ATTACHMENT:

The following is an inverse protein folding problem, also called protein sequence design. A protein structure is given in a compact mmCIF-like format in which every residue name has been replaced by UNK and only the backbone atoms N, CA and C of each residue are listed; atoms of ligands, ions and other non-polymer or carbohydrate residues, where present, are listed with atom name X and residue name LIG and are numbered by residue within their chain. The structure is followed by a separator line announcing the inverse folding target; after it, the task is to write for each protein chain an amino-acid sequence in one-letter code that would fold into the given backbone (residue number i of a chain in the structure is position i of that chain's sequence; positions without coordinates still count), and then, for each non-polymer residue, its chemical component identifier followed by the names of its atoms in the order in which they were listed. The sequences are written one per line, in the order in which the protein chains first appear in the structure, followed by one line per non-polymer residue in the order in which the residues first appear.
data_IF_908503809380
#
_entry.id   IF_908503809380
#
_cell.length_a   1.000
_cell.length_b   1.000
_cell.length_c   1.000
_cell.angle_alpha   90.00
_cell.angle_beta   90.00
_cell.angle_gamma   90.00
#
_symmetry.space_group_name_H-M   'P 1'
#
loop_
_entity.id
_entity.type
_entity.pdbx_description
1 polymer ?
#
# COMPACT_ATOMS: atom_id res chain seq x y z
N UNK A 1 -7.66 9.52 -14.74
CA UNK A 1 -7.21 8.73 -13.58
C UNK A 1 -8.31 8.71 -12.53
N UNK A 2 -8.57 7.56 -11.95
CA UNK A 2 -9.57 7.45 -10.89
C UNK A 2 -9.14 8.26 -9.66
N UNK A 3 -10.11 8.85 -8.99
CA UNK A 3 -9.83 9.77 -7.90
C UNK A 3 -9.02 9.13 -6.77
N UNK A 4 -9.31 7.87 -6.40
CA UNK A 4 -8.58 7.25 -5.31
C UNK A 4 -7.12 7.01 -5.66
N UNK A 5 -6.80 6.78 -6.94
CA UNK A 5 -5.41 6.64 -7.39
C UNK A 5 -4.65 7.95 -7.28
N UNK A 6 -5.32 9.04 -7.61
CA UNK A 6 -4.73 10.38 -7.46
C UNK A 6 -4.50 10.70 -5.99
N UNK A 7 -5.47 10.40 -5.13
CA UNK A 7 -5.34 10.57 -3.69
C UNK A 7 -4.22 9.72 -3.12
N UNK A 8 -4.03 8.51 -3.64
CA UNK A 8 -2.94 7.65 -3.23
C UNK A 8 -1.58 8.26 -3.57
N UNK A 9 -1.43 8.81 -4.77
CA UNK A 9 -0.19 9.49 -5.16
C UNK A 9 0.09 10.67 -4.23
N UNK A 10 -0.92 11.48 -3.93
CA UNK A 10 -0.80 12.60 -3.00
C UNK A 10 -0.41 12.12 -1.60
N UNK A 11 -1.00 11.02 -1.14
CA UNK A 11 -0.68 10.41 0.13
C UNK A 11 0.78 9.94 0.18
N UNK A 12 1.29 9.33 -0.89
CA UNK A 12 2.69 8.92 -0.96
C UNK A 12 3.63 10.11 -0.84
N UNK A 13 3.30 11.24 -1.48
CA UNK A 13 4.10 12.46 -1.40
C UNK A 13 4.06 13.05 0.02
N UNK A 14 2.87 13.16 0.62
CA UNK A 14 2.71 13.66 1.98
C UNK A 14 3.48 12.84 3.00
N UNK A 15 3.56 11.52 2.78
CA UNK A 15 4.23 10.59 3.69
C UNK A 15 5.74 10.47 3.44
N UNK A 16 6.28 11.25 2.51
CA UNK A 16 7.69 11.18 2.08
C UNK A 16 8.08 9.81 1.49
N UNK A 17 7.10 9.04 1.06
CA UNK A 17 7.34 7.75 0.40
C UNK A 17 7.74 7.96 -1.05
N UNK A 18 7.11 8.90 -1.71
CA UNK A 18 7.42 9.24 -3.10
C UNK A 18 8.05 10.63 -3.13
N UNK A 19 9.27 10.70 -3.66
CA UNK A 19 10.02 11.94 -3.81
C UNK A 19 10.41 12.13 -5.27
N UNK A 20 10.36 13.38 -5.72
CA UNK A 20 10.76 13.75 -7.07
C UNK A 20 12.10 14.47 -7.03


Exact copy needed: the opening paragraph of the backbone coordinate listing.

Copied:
The following is an inverse protein folding problem, also called protein sequence design. A protein structure is given in a compact mmCIF-like format in which every residue name has been replaced by UNK and only the backbone atoms N, CA and C of each residue are listed; atoms of ligands, ions and other non-polymer or carbohydrate residues, where present, are listed with atom name X and residue name LIG and are numbered by residue within their chain. The structure is followed by a separator line announcing the inverse folding target; after it, the task is to write for each protein chain an amino-acid sequence in one-letter code that would fold into the given backbone (residue number i of a chain in the structure is position i of that chain's sequence; positions without coordinates still count), and then, for each non-polymer residue, its chemical component identifier followed by the names of its atoms in the order in which they were listed. The sequences are written one per line, in the order in which the protein chains first appear in the structure, followed by one line per non-polymer residue in the order in which the residues first appear.